Articles | Volume 12, issue 4
Biogeosciences, 12, 1237–1247, 2015
Biogeosciences, 12, 1237–1247, 2015

Research article 26 Feb 2015

Research article | 26 Feb 2015

Vertical partitioning of phosphate uptake among picoplankton groups in the low Pi Mediterranean Sea

A. Talarmin1,2,*, F. Van Wambeke1,2, P. Lebaron3,4, and T. Moutin1,2 A. Talarmin et al.
  • 1Aix Marseille Université, Mediterranean Institute of Oceanography (MIO), 13288, Marseille, CEDEX 9, France
  • 2Université de Toulon, 83957, CNRS-INSU/IRD, France
  • 3Sorbonne Universités, UPMC Univ. Paris 06, USR 3579, LBBM, Observatoire Océanologique, 66650, Banyuls-sur-Mer, France
  • 4CNRS, USR 3579, LBBM, Observatoire Océanologique, 66650 Banyuls-sur-Mer, France
  • *now at: Red Sea Research Center, 4700 King Abdullah University of Science and Technology, Thuwal, 23955-6900, Saudi Arabia

Abstract. Microbial transformations are key processes in marine phosphorus cycling. In this study, we investigated the contribution of phototrophic and heterotrophic groups to phosphate (Pi) uptake fluxes in the euphotic zone of the low-Pi Mediterranean Sea and estimated Pi uptake kinetic characteristics. Surface soluble reactive phosphorus (SRP) concentrations were in the range of 6–80 nmol L−1 across the transect, and the community Pi turnover times, assessed using radiolabeled orthophosphate incubations, were longer in the western basin, where the highest bulk and cellular rates were measured. Using live cell sorting, four vertical profiles of Pi uptake rates were established for heterotrophic prokaryotes (Hprok), phototrophic picoeukaryotes (Pic) and Prochlorococcus (Proc) and Synechococcus (Syn) cyanobacteria. Hprok cells contributed up to 82% of total Pi uptake fluxes in the superficial euphotic zone, through constantly high abundances (2.7–10.2 × 105 cells mL−1) but variable cellular rates (6.6 ± 9.3 amol P cell−1 h−1). Cyanobacteria achieved most of the Pi uptake (up to 62%) around the deep chlorophyll maximum depth, through high abundances (up to 1.4 × 105 Proc cells mL−1) and high cellular uptake rates (up to 40 and 402 amol P cell−1 h−1, respectively for Proc and Syn cells). At saturating concentrations, maximum cellular rates up to 132 amol P cell−1 h−1 were measured for Syn at station (St.) C, which was 5 and 60 times higher than Proc and Hprok, respectively. Pi uptake capabilities of the different groups likely contribute to their vertical distribution in the low Pi Mediterranean Sea, possibly along with other energy limitations.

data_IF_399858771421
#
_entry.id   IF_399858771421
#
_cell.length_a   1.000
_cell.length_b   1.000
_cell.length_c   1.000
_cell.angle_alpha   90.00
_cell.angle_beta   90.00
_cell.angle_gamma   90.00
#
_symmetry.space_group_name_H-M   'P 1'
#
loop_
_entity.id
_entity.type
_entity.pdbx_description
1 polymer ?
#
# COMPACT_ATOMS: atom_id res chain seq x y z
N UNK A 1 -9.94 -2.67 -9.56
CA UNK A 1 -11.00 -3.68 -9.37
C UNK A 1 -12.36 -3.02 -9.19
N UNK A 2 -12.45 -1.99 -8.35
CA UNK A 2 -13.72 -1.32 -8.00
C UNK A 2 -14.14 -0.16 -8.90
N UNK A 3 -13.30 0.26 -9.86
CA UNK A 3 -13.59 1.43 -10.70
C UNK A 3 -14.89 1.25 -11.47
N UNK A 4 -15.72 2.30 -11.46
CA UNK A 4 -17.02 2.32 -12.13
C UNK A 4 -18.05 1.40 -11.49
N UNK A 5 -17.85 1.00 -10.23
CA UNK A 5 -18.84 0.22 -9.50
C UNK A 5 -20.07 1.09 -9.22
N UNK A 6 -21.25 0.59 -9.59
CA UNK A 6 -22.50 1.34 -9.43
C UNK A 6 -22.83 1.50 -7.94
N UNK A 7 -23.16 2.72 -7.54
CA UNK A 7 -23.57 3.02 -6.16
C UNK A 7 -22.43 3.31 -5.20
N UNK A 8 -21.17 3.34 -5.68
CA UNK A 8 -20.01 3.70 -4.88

Short summary
Along a transect in the warm nutrient-depleted Mediterranean Sea, we found that microorganisms shared phosphate resources by using different uptake strategies. Heterotrophic prokaryotes dominated phosphate uptake in the upper layers while cyanobacteria dominated uptake fluxes around the deep chlorophyll maximum depth. Synechococcus seemed well equipped to respond to pulses of phosphate, whereas Prochlorococcus and heterotrophs were more adapted to very low concentrations.
Final-revised paper